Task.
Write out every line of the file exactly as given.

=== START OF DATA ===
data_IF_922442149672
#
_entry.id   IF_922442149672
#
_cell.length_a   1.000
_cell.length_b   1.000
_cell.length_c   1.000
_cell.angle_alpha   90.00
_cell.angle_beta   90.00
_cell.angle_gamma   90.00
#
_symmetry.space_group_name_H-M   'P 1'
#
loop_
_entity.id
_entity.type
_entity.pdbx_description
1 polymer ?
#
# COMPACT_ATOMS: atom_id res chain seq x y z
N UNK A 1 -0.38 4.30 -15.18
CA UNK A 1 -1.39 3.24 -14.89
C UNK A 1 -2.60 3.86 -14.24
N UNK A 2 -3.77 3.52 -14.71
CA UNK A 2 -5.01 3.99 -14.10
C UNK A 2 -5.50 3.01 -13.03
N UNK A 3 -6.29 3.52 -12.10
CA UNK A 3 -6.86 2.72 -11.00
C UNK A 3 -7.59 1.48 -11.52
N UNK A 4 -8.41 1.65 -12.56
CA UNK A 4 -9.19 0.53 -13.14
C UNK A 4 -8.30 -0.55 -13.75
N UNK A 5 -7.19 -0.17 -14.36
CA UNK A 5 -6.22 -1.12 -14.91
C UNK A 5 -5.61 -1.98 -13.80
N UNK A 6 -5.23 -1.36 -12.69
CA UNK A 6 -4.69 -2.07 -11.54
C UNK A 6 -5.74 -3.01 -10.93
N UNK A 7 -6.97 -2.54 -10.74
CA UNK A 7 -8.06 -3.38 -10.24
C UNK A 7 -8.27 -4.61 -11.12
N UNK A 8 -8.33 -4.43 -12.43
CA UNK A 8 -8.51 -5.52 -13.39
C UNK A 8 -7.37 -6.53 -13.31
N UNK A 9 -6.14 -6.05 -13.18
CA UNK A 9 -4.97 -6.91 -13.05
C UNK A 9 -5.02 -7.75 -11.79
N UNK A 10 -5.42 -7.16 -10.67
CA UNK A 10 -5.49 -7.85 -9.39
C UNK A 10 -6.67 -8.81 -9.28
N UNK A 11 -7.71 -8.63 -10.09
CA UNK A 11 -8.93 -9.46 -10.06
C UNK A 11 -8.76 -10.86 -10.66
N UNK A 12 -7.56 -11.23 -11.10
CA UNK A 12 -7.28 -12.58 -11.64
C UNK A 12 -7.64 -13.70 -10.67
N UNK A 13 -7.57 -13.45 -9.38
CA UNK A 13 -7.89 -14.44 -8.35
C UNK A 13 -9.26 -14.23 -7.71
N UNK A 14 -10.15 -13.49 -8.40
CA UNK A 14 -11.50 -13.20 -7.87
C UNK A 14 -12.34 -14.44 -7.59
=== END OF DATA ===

data_IF_922442149672
#
_entry.id   IF_922442149672
#
_cell.length_a   1.000
_cell.length_b   1.000
_cell.length_c   1.000
_cell.angle_alpha   90.00
_cell.angle_beta   90.00
_cell.angle_gamma   90.00
#
_symmetry.space_group_name_H-M   'P 1'
#
loop_
_entity.id
_entity.type
_entity.pdbx_description
1 polymer ?
#
# COMPACT_ATOMS: atom_id res chain seq x y z
N UNK A 1 -0.38 4.30 -15.18
CA UNK A 1 -1.39 3.24 -14.89
C UNK A 1 -2.60 3.86 -14.24
N UNK A 2 -3.77 3.52 -14.71
CA UNK A 2 -5.01 3.99 -14.10
C UNK A 2 -5.50 3.01 -13.03
N UNK A 3 -6.29 3.52 -12.10
CA UNK A 3 -6.86 2.72 -11.00
C UNK A 3 -7.59 1.48 -11.52
N UNK A 4 -8.41 1.65 -12.56
CA UNK A 4 -9.19 0.53 -13.14
C UNK A 4 -8.30 -0.55 -13.75
N UNK A 5 -7.19 -0.17 -14.36
CA UNK A 5 -6.22 -1.12 -14.91
C UNK A 5 -5.61 -1.98 -13.80
N UNK A 6 -5.23 -1.36 -12.69
CA UNK A 6 -4.69 -2.07 -11.54
C UNK A 6 -5.74 -3.01 -10.93
N UNK A 7 -6.97 -2.54 -10.74
CA UNK A 7 -8.06 -3.38 -10.24
C UNK A 7 -8.27 -4.61 -11.12
N UNK A 8 -8.33 -4.43 -12.43
CA UNK A 8 -8.51 -5.52 -13.39
C UNK A 8 -7.37 -6.53 -13.31
N UNK A 9 -6.14 -6.05 -13.18
CA UNK A 9 -4.97 -6.91 -13.05
C UNK A 9 -5.02 -7.75 -11.79
N UNK A 10 -5.42 -7.16 -10.67
CA UNK A 10 -5.49 -7.85 -9.39
C UNK A 10 -6.67 -8.81 -9.28
N UNK A 11 -7.71 -8.63 -10.09
CA UNK A 11 -8.93 -9.46 -10.06
C UNK A 11 -8.76 -10.86 -10.66
N UNK A 12 -7.56 -11.23 -11.10
CA UNK A 12 -7.28 -12.58 -11.64
C UNK A 12 -7.64 -13.70 -10.67
N UNK A 13 -7.57 -13.45 -9.38
CA UNK A 13 -7.89 -14.44 -8.35
C UNK A 13 -9.26 -14.23 -7.71
N UNK A 14 -10.15 -13.49 -8.40
CA UNK A 14 -11.50 -13.20 -7.87
C UNK A 14 -12.34 -14.44 -7.59